BP and Arterial Tone Improvement Is Observed In Adults Using CPAP Therapy

By on June 3, 2014

A new study has found out that there is rapid improvement in blood pressure and arterial tone in adult who are using continuous positive airway pressure (CPAP) therapy for treating Obstructive Sleep Apnea (OSA).

This research was performed under Dr. Ruth Benca’s and Dr. James Stein’s supervision and it was done at University of Wisconsin School of Medicine and Public Health.

CPAP Therapy - BP and Arterial ToneAnd Claudia Korcarz, DVM, RDCS, is the principal investigator of this research, who is also a manager and senior scientist at the University of Wisconsin Atherosclerosis Imaging Research Program (UW AIRP) in Madison.

According to the research, in sleep apnea patients who are having three months of CPAP therapy for Obstructive sleep apnea treatment, there was a significant reduction in systolic and diastolic blood pressures. And this treatment is also resulted in decrease of vascular tone and arterial stiffness.

After this, when the treatment was stopped for a week, these improvements were slowly reduced and reverted back to actual values prior to treatment.

Claudia Korcarz said that there was rapid improvement in blood pressure and arterial tone, which was observed as early as four weeks of CPAP therapy, and these improvements were reverted back in days after stopping the treatment.

Claudia Korcarz also said that these improvements were observed in young people with normal blood pressure levels. These finding demonstrates that the vascular effects that caused due to sleep apnea can be reversed with early treatment. There is possibility of easing the long term risks associated with chronic sleep apnea.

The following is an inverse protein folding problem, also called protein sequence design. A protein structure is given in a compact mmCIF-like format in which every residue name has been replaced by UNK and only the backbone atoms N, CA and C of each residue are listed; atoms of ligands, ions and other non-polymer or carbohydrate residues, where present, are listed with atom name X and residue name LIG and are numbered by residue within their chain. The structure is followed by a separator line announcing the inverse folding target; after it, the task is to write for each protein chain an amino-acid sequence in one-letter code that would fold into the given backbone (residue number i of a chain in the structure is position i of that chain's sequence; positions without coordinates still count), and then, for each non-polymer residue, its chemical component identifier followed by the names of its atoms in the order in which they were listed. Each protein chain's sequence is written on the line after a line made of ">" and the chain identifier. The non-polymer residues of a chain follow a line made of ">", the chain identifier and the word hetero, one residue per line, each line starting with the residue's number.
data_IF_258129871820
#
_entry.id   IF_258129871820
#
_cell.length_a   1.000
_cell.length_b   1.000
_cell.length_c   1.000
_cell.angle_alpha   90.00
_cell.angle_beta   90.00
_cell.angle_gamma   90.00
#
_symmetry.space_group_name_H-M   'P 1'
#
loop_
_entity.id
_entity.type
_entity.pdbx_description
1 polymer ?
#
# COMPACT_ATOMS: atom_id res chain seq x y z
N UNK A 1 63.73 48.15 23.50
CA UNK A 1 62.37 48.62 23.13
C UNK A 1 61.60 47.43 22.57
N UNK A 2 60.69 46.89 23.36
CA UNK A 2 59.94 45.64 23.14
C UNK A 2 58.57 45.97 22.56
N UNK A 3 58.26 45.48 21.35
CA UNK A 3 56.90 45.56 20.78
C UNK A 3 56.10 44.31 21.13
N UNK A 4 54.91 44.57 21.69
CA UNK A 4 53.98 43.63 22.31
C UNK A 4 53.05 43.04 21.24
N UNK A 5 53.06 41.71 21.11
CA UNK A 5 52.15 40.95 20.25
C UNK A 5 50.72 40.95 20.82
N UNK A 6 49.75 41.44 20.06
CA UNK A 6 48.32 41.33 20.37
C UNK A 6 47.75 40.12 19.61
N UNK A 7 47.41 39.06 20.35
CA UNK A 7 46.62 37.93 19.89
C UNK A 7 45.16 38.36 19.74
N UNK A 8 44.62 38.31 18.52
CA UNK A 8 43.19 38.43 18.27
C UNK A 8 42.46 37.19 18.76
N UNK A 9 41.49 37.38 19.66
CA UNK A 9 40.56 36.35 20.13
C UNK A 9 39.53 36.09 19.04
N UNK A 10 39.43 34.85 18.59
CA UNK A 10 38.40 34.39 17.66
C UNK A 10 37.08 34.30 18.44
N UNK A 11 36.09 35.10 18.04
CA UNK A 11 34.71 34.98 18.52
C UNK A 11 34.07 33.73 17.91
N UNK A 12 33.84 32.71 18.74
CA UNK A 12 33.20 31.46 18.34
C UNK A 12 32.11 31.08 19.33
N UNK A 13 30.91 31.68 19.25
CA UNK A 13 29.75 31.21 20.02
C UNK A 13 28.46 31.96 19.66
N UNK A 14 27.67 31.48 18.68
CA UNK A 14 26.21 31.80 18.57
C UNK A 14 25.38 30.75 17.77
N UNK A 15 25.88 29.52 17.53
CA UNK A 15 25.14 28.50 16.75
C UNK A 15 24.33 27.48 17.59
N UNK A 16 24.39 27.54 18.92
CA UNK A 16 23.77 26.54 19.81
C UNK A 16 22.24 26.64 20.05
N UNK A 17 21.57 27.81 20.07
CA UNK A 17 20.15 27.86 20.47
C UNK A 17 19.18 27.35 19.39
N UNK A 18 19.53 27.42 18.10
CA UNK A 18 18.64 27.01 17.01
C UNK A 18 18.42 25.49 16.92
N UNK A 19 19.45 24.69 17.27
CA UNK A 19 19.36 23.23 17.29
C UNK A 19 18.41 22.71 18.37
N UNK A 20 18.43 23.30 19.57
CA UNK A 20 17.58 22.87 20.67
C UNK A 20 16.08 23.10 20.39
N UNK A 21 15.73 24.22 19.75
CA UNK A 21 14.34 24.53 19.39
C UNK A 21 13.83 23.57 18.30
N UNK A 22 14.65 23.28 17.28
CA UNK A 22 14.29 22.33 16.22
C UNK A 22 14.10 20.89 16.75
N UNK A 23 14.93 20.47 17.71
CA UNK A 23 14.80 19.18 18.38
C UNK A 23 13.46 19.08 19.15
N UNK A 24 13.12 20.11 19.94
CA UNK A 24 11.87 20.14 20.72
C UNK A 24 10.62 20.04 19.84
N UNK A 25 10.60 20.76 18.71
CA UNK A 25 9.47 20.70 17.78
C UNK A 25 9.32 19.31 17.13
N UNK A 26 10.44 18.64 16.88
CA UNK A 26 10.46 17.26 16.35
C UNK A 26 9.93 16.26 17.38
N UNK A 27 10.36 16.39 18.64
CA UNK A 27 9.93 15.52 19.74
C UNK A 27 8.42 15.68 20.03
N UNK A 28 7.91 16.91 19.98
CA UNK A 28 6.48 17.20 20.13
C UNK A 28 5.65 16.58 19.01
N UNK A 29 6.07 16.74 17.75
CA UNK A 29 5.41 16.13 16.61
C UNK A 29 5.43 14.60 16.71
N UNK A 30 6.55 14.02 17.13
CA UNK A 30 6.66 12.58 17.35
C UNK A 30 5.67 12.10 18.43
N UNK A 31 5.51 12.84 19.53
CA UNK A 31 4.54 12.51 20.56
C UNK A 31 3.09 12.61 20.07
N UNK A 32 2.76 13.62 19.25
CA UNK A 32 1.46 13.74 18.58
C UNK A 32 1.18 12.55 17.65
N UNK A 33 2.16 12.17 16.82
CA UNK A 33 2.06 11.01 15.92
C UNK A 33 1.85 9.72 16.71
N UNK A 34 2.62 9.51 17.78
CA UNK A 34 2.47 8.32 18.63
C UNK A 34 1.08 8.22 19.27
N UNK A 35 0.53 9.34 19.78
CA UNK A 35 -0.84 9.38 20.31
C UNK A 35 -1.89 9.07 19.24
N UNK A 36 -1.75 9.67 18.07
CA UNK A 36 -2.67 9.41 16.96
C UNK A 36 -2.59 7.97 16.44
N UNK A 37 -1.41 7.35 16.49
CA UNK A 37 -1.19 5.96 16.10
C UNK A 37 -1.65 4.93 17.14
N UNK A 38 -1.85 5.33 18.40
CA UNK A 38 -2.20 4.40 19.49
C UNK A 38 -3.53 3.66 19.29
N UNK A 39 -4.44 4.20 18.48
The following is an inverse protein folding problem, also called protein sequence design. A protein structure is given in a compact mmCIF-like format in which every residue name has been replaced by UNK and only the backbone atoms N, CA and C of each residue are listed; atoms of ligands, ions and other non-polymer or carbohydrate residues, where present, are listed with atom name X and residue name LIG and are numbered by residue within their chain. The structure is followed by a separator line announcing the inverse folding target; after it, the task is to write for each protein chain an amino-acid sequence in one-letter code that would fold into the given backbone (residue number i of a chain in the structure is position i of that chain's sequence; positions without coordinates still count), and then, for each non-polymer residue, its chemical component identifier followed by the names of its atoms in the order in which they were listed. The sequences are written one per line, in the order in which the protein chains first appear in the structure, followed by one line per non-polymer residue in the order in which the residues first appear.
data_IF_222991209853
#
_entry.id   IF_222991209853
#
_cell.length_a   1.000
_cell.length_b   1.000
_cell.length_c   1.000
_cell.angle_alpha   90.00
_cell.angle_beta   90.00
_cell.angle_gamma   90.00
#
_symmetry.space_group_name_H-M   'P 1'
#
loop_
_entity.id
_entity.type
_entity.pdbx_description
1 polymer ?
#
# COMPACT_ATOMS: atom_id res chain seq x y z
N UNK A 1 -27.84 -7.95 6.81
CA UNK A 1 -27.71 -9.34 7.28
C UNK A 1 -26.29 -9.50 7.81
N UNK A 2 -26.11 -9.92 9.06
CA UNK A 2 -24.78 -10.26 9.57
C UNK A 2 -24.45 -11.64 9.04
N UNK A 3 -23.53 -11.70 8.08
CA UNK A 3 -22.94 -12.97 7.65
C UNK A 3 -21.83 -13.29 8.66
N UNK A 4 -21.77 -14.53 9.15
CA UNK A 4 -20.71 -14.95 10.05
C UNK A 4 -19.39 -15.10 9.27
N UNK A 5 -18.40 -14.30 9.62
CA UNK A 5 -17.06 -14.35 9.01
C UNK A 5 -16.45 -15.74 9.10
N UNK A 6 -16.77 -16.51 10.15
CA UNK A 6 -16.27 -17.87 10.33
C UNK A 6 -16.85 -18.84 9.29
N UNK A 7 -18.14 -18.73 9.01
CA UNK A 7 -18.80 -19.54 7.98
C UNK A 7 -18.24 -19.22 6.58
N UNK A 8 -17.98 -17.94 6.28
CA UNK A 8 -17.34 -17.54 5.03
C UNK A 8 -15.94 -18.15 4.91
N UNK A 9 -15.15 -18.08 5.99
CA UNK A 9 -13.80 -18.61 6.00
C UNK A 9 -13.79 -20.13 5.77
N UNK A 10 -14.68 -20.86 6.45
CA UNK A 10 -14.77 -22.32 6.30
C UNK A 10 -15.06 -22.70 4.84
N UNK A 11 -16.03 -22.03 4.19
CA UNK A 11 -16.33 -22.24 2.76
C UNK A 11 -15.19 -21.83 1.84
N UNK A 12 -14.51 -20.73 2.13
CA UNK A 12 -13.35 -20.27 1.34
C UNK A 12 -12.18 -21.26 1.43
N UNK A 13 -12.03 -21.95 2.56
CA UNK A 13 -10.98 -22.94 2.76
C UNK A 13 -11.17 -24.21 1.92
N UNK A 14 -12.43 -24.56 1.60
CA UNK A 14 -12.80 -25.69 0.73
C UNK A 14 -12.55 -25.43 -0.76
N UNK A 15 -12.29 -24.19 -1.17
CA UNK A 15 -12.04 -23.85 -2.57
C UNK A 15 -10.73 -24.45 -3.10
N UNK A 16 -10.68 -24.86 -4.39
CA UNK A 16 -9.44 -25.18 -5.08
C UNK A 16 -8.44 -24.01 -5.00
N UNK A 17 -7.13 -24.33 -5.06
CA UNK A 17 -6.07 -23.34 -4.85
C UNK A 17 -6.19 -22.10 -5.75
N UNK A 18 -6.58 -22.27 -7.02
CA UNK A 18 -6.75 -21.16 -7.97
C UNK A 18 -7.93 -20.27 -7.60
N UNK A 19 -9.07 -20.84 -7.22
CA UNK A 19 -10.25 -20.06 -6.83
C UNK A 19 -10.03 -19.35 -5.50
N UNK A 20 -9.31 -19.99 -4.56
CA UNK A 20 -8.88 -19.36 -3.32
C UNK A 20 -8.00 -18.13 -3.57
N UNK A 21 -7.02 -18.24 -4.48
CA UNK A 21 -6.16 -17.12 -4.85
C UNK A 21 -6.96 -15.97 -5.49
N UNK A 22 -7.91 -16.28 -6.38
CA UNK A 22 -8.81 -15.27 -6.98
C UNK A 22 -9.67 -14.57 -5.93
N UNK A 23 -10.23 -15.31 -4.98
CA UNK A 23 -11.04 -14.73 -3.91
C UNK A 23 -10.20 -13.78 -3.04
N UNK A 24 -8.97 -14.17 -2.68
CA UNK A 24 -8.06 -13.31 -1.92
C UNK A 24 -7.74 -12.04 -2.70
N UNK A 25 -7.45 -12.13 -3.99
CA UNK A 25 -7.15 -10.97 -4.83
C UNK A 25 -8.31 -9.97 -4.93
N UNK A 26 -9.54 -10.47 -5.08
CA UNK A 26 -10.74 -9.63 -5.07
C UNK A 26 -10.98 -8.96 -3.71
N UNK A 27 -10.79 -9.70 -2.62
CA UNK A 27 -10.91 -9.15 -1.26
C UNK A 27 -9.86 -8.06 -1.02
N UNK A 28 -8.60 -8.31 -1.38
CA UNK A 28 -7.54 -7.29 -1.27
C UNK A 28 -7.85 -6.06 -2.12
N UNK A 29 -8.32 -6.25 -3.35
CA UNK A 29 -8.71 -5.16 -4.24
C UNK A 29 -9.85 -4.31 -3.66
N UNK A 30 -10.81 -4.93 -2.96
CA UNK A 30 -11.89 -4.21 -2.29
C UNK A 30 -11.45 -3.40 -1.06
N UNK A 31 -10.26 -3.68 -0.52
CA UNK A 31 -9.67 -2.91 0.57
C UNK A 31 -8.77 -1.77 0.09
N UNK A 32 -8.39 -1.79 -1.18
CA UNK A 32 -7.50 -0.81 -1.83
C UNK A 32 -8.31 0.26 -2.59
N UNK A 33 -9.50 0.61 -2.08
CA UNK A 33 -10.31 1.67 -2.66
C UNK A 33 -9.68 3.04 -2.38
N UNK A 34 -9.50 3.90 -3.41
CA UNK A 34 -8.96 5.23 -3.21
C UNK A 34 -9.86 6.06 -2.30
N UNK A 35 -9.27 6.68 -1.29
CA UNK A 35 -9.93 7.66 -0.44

For this research, 47 adults with age around 41 years, who have been recently diagnosed with Obstructive Sleep Apnea, were studied. These adults were evaluated first before giving CPAP therapy for OSA treatment, 3 months after having treatment, and also after stopping the treatment for a week.

Value of Carotid to radial artery pulse wave velocity and central aortic blood pressures were obtained by applanation tonometry and Brachial artery size and flow-mediated dilation were measured with B-mode ultrasound.

These adults were told to use the CPAP therapy for at least 4hrs per night. 37 out them used the CPAP on an average of 6.1hrs per night. According to Korcarz, these findings showed that CPAP therapy, which is an effective treatment for sleep apnea can have positive implications for cardiovascular health.

Korcarz suggested that with early diagnosis and treatment of OSA with CPAP therapy in young adults with moderate to severe OSA, development of hypertension and other cardiovascular problems in future can be prevented.